To preserve the promise of civilization, we must start anew.
Twenty years ago, the world agreed that the increase in greenhouse gas emissions needs to be reversed as quickly as possible, or dangerous and potentially irreversible degradation of the global climate system would begin in about twenty years.
Those twenty years have passed, and now the world must mobilize to eliminate global warming pollution and defend humanity against the dangerous climate change that is now happening.
The existing global framework to address the threat of global warming — governmental, academic, scientific, economic, societal — is two decades old. The world’s top climate scientists drove the formation, in 1988, of the Intergovernmental Panel on Climate Change by the World Meteorological Organization and the United Nations. Following the first IPCC climate change assessment report in 1990, representatives of the planet’s governments gathered in Rio de Janeiro in 1992 to establish a framework convention for addressing climate change — called, naturally enough, the United Nations Framework Convention on Climate Change. That framework, ratified by all the world’s governments, including the United States, has guided civilization’s collective effort to address the threat of greenhouse emissions to the present day. As expressed in the UNFCCC:
The ultimate objective of this Convention and any related legal instruments that the Conference of the Parties may adopt is to achieve, in accordance with the relevant provisions of the Convention, stabilization of greenhouse gas concentrations in the atmosphere at a level that would prevent dangerous anthropogenic interference with the climate system. Such a level should be achieved within a time-frame sufficient to allow ecosystems to adapt naturally to climate change, to ensure that food production is not threatened and to enable economic development to proceed in a sustainable manner.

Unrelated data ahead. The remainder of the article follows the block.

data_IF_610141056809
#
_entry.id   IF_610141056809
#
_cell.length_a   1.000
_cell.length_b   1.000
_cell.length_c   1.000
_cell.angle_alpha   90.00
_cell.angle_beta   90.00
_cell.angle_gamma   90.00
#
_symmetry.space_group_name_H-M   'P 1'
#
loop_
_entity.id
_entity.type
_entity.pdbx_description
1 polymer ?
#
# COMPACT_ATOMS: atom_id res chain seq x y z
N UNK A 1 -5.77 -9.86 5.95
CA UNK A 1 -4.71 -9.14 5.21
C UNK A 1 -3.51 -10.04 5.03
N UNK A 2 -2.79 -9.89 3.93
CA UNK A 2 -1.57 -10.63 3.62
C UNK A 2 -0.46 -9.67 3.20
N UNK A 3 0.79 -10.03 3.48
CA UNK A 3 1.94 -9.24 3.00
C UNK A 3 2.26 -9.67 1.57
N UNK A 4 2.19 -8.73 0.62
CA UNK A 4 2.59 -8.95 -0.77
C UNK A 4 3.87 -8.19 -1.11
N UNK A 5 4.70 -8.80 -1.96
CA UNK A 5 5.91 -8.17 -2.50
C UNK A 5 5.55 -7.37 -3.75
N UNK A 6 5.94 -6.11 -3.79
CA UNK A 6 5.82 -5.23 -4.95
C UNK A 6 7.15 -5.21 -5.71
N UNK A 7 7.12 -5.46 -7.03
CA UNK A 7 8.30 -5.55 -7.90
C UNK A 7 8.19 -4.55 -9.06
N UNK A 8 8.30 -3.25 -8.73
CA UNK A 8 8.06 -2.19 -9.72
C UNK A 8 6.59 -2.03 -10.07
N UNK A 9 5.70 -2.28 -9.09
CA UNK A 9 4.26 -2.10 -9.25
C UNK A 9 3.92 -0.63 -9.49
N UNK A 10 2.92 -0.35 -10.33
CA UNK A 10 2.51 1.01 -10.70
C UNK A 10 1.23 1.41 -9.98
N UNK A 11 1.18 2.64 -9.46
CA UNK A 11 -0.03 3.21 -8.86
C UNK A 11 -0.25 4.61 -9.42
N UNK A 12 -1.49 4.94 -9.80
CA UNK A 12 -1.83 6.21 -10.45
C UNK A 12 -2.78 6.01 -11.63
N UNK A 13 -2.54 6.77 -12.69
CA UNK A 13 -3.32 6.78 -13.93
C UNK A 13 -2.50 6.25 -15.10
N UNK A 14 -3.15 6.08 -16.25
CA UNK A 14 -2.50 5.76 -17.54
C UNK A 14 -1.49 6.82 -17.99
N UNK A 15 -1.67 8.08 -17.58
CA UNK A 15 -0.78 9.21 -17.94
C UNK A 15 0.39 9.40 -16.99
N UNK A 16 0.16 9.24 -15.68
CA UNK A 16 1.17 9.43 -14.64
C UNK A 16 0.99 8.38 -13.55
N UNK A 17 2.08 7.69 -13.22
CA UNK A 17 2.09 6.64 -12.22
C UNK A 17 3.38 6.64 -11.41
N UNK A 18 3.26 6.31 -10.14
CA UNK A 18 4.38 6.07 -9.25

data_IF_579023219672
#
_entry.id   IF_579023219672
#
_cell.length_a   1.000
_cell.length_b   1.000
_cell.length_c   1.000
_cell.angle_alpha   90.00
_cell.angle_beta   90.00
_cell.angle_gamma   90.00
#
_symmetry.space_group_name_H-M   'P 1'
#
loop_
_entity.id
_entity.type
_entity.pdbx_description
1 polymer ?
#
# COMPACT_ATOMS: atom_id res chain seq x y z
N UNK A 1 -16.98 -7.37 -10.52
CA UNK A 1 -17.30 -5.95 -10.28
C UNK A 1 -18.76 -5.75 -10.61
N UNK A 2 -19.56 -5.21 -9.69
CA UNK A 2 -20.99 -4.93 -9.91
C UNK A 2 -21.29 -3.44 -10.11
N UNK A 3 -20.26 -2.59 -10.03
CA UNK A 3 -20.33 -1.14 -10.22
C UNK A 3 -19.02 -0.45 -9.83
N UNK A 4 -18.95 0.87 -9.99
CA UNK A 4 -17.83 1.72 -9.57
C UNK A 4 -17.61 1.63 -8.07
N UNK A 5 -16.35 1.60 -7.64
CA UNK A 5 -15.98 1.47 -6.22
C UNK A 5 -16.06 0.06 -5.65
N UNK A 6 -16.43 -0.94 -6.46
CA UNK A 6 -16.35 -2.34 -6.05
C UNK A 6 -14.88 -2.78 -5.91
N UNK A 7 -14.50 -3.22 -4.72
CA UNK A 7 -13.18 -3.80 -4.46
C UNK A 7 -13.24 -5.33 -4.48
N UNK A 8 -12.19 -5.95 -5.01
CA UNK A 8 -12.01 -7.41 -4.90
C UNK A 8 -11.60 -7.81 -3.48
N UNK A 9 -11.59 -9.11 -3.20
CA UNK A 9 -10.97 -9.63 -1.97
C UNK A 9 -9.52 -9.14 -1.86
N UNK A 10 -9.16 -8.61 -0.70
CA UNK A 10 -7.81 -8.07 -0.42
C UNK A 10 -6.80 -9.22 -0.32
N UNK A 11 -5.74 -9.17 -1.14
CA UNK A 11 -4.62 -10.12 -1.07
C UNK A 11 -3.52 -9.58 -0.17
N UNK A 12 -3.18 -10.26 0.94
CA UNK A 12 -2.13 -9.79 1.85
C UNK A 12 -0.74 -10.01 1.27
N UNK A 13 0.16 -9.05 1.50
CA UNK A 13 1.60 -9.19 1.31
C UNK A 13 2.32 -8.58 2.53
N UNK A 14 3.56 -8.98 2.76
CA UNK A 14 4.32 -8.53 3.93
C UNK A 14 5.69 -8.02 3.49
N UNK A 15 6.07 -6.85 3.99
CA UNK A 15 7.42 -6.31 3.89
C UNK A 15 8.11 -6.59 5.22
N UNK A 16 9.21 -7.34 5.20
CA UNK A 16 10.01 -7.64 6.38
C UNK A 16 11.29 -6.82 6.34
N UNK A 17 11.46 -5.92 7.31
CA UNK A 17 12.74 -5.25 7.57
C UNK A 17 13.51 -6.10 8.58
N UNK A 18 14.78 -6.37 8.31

Despite their best efforts, those committed to achieving the objectives of the convention failed. The 1990 First Assessment Report correctly warned that “irreversible change in the climate” could come by 2000. Permafrost melt, sea level rise, species extinction, glacial retreat and disappearance, and other systemic impacts have transformed our planet for the worse. The degraded climate is now causing the decline of ecosystems, degradation of food production, and economic instability around the globe. Left unchecked, global warming is increasingly likely to solve the emissions problem through the collapse of industrial civilization.
So what can be done?
The necessary elements for defending civilization in a more dangerous, rapidly changing world all exist. Insurance companies are reconfiguring their policies as seas rise and disasters increase. Hedge funds are developing new financial instruments to handle the effects of climate instability. City planners are examining the security of transit and utility systems. Military officials are drawing up new war scenarios. Scientists and entrepreneurs are inventing, refining, and deploying technologies to sustainably power civilization. Activists are putting their freedom on the line to challenge the forces of inaction. But these efforts are haphazard and uncoordinated. They are insufficient to ensure that the human rights of life, liberty, and the pursuit of happiness are realized on our polluted planet.
The missing piece, often described euphemistically as “political will,” involves a complete rethinking of the threat of global warming. Most Americans see global warming as a real problem, but one that is distant in time and space: that will only affect their children or grandchildren, one that will affect far reaches of the planet first and foremost. That misunderstanding is utterly natural, since that is the presumption of the existing framework, reinforced by the rhetoric and actions of political leaders like President Barack Obama. The greatest culpability, of course, lies in the immoral acts of powerful polluters and their allies to deny the threat entirely.
The new climate framework needs to be built on the following principles:
— Humanity is responsible for climate disasters.
— Climate change is not only a future threat but an active enemy to societal progress.
— All investments must take into account the reality of increasing uncertainty and risk as the climate system becomes more unstable.
— All existing infrastructures — physical, legal, economic, political, cultural — need to be re-examined for resilience in our changing world.
ThinkProgress Green and Climate Progress will be reporting on the efforts of this generation of humanity, and of the great democratic experiment of the United States of America, to build this new framework.